Go, also known as Golang, is a statically typed language developed by Google. It has gained popularity for its simplicity, efficiency, and built-in support for concurrent programming. Go’s lightweight binaries and excellent performance make it an excellent choice for building scalable microservices.

  • Spring Boot

    Spring Boot is a Java-based framework that simplifies the development of microservices. It offers auto-configuration and opinionated defaults, allowing developers to focus on writing business logic rather than boilerplate code. Spring Boot’s extensive ecosystem and community support make it a top choice for building scalable microservice applications.

  • Express.js

    Express.js is a minimalistic web application framework for Node.js. It provides a simple and flexible way to build web services, making it ideal for microservice development. Express.js offers middleware support, routing capabilities, and a robust ecosystem of plugins, making it a popular choice for building lightweight and scalable microservices.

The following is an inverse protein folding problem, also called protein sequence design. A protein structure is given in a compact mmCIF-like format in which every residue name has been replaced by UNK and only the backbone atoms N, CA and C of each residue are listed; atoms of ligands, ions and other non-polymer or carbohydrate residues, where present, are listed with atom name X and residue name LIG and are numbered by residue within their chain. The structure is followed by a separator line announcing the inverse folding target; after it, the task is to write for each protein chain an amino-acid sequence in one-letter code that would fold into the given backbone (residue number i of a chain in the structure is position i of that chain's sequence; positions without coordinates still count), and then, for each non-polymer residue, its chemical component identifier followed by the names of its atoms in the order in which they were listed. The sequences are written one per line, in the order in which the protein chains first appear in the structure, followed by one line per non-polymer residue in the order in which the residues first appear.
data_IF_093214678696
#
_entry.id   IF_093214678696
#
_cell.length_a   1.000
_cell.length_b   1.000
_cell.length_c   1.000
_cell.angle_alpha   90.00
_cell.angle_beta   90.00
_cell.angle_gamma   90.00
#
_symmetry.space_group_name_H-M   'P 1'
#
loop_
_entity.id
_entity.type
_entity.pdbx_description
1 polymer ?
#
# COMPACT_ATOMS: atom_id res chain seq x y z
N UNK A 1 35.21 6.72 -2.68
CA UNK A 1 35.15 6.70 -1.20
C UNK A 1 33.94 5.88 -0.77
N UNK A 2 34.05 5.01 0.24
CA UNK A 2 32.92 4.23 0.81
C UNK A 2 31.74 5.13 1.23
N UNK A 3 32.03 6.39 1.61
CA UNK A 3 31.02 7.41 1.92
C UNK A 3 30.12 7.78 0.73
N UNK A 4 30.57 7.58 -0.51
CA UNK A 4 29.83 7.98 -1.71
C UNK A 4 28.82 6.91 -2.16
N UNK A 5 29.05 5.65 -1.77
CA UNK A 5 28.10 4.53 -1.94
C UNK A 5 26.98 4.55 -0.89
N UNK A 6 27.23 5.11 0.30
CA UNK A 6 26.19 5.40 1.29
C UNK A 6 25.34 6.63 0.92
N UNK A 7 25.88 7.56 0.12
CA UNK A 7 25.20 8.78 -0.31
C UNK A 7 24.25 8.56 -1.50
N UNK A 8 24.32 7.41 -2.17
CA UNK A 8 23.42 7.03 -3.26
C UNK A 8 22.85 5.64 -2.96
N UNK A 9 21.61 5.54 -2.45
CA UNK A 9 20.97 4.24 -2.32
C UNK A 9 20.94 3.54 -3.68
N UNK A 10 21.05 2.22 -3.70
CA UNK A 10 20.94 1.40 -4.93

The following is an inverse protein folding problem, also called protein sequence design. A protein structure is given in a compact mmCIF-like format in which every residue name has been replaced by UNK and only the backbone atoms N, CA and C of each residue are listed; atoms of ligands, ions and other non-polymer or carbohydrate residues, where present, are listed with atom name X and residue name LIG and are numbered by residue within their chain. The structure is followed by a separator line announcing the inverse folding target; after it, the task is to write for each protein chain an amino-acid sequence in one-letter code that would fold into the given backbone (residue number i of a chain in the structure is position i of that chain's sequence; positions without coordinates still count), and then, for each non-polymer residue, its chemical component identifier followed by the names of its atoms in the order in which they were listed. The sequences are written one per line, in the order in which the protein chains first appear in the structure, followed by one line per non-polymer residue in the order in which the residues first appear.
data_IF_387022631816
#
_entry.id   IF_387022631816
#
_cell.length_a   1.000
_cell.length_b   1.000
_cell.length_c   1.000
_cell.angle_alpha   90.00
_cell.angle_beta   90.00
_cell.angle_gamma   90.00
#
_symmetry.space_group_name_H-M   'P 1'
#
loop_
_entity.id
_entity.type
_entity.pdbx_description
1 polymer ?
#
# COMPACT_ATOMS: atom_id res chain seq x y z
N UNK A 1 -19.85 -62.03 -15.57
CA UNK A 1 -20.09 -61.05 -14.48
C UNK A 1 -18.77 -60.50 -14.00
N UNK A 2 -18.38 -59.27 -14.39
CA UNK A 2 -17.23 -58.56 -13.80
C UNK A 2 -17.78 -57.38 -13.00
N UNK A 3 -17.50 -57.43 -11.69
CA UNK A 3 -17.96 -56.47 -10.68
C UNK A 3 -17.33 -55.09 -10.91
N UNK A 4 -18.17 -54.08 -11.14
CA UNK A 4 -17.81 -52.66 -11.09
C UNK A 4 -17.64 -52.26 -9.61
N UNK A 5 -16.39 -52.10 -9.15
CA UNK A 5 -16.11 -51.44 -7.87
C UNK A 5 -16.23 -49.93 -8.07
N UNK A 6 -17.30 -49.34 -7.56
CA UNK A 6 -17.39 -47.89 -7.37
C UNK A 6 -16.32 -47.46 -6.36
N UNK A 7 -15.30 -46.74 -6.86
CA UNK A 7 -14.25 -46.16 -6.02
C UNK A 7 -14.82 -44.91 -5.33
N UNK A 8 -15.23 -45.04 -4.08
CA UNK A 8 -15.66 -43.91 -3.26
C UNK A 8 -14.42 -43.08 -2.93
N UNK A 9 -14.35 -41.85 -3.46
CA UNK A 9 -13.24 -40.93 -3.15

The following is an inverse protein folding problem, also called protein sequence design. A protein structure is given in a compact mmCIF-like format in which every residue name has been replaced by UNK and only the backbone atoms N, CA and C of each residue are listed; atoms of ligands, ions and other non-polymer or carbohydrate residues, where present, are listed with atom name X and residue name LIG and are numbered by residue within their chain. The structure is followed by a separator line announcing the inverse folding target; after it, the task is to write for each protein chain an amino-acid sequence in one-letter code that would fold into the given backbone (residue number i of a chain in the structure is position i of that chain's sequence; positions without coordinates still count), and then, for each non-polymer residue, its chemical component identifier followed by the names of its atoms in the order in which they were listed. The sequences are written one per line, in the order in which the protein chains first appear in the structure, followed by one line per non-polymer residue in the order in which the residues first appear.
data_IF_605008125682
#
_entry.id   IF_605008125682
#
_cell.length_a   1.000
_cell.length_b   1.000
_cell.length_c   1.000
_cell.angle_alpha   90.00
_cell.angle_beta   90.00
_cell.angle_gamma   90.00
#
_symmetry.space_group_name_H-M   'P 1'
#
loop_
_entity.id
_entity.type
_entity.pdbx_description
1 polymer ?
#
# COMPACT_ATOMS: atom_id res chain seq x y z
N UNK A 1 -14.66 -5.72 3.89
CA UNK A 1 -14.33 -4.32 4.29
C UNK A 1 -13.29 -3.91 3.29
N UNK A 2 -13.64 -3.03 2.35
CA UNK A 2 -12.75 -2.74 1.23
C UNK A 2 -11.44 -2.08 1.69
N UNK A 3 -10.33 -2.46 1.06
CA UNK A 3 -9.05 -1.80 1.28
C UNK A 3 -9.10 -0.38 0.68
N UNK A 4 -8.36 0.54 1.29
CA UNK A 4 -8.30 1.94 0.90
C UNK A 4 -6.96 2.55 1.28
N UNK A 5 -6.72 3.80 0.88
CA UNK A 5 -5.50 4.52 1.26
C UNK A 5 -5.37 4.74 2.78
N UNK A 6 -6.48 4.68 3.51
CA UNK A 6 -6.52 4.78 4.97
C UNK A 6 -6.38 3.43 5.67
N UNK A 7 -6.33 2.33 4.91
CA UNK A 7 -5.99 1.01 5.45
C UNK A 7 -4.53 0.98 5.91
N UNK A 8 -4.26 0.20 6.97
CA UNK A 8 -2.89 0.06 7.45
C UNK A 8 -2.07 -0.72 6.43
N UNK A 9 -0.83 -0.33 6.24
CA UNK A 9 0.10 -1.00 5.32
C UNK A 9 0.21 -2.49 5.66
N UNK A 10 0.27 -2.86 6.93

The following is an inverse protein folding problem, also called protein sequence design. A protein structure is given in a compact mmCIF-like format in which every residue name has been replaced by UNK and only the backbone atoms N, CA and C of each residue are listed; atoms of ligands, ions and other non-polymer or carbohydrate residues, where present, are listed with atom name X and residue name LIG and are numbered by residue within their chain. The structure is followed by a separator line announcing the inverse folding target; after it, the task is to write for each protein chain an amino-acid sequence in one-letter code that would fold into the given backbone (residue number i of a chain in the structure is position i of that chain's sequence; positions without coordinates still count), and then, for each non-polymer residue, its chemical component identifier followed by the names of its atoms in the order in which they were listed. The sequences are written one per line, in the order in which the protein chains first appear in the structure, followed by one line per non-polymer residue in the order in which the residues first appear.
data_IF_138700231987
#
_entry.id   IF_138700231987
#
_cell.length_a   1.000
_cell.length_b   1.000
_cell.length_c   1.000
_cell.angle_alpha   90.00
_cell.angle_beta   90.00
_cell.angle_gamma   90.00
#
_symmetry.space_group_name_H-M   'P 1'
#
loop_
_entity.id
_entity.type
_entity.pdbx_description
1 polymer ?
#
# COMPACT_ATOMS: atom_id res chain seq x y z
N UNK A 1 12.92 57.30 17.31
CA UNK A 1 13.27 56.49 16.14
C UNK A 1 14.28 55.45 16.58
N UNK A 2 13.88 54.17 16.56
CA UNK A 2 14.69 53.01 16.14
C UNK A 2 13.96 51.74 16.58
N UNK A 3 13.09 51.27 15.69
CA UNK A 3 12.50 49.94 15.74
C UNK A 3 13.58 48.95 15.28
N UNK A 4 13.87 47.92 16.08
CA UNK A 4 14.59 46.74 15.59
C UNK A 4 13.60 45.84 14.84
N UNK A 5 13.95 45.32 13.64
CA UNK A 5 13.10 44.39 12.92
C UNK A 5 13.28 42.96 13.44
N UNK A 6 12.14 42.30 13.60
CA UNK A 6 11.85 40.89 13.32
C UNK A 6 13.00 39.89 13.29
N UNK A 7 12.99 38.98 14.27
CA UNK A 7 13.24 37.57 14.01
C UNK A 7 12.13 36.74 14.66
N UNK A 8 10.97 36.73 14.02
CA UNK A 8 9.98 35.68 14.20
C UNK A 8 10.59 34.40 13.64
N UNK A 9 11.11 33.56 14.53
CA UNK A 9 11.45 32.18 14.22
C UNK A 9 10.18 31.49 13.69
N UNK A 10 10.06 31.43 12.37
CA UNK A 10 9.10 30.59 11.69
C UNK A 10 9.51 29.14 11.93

• Kubernetes

    Kubernetes is an open-source container orchestration platform that simplifies the deployment and management of microservices. It provides features like automatic scaling, load balancing, and service discovery, making it easier to manage and scale microservice architectures. Kubernetes has become the de facto standard for deploying microservices in a containerized environment.

Let’s consider Difference between Junior, Middle, Senior, Expert/Team Lead developer roles.

Seniority NameYears of experienceResponsibilities and activitiesAverage salary (USD/year)
Junior0-2 yearsAssist in software development tasks, such as coding, testing, and debugging. Work under the guidance of senior developers to learn and improve skills. Collaborate with team members on projects and contribute to the overall development process.45,000 – 65,000
Middle2-5 yearsTake ownership of specific modules or features. Develop and implement software solutions with minimal supervision. Collaborate with cross-functional teams to define project requirements and deliverables. Mentor junior developers and provide technical guidance.65,000 – 85,000